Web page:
According to popular belief, the largest tank battle of World War II–called the Great Patriotic War in the USSR–occurred in July 1943 on the Kursk Bulge, near Prokhorovka. However, historians recently studying archival materials say there was another, equally large-scale tank battle that occurred at the beginning of the Great Patriotic War, near the Belarusian city of Senno.
At the beginning of July 1941, the situation at the front for the Soviet troops was critical. After the capture of the city of Minsk and the defeat of the main forces of the Western Front, German troops began to advance towards the Dnipro and Western Dvina rivers.
On July 3, Colonel-General Franz Halder, head of the German General Staff, wrote the following in his diary: “We can say that the task of destroying the main forces of the Russian land army in front of the Western Dvina and the Dnieper River is accomplished.”
In order to take control of the Dvina-Dnieper bridgehead, the Wehrmacht’s strike formations launched offensives in two main directions, toward Orsha and Vitebsk. In the direction of Vitebsk came the 39th Motorized Corps from the 3rd Panzer Group, led by Colonel-General German Goth. The 7th Panzer Division, which was in the forefront, seized Lepel on July 4 and continued to advance eastward.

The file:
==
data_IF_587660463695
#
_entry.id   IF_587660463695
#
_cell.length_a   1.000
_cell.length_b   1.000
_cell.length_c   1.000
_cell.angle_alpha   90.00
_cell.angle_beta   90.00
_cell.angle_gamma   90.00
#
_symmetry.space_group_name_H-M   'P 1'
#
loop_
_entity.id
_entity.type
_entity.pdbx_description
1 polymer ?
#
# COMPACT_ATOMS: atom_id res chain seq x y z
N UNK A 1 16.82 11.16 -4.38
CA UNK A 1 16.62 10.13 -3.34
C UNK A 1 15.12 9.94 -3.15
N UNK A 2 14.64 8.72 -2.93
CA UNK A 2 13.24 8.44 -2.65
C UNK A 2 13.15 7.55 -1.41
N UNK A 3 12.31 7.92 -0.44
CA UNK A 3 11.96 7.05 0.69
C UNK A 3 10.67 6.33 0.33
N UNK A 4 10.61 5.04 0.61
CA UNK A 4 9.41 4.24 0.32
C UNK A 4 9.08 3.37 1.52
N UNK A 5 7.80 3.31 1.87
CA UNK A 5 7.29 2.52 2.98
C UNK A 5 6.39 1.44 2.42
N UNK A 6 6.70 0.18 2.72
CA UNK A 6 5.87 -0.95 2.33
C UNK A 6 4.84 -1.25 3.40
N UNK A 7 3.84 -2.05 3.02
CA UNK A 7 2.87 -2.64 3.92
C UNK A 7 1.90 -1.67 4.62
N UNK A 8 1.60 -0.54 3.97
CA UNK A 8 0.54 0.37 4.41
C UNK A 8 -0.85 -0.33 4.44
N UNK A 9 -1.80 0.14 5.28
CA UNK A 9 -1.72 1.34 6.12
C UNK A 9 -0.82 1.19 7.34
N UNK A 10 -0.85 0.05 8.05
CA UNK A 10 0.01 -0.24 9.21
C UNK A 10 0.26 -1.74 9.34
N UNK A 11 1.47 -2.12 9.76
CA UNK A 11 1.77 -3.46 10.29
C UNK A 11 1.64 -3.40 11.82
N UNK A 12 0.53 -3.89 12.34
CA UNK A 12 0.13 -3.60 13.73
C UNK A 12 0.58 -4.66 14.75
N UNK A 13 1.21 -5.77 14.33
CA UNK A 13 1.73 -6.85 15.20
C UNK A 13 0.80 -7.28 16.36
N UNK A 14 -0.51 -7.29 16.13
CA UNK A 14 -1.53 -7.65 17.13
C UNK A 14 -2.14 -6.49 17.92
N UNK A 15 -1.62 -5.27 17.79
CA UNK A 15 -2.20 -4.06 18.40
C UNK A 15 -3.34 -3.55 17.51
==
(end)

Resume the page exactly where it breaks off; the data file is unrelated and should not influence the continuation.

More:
The seizure of Vitebsk was a priority task for the development of a further offensive. In the direction of Orsha came the 47th Motorized Corps of the 2nd Panzer Group, under the command of Colonel-General Heinz Guderian, with the 18th Panzer Division in the forefront. At the same time, the 17th Panzer Division was sent to the city of Senno.
In order to counteract the German offensive, the Soviet command decided to inflict an unexpected counterattack by forces of the 7th and 5th Mechanized Corps.
Both corps, in coordination with aviation forces, had to concentrate the strike in the directions of the village of Ostrovno and the city of Senno. The beginning of the offensive was scheduled for the morning of July 6.
In the Soviet 5th Mechanized Corps there were one motorized (109th) and two tank (13th and 17th) divisions. In total, 927 tanks were in service with the corps. Support for the actions of the 5th Corps was carried out by the 467th and 587th Artillery regiments.
The 7th Mechanized Corps had two tank divisions (14th and 18th) with a total strength of 507 tanks. Both mechanical corps were part of the 20th Army. The 23rd Mixed Air Division and the 12th Bomber Air Division, which numbered between 150 and 300 aircraft, provided air support.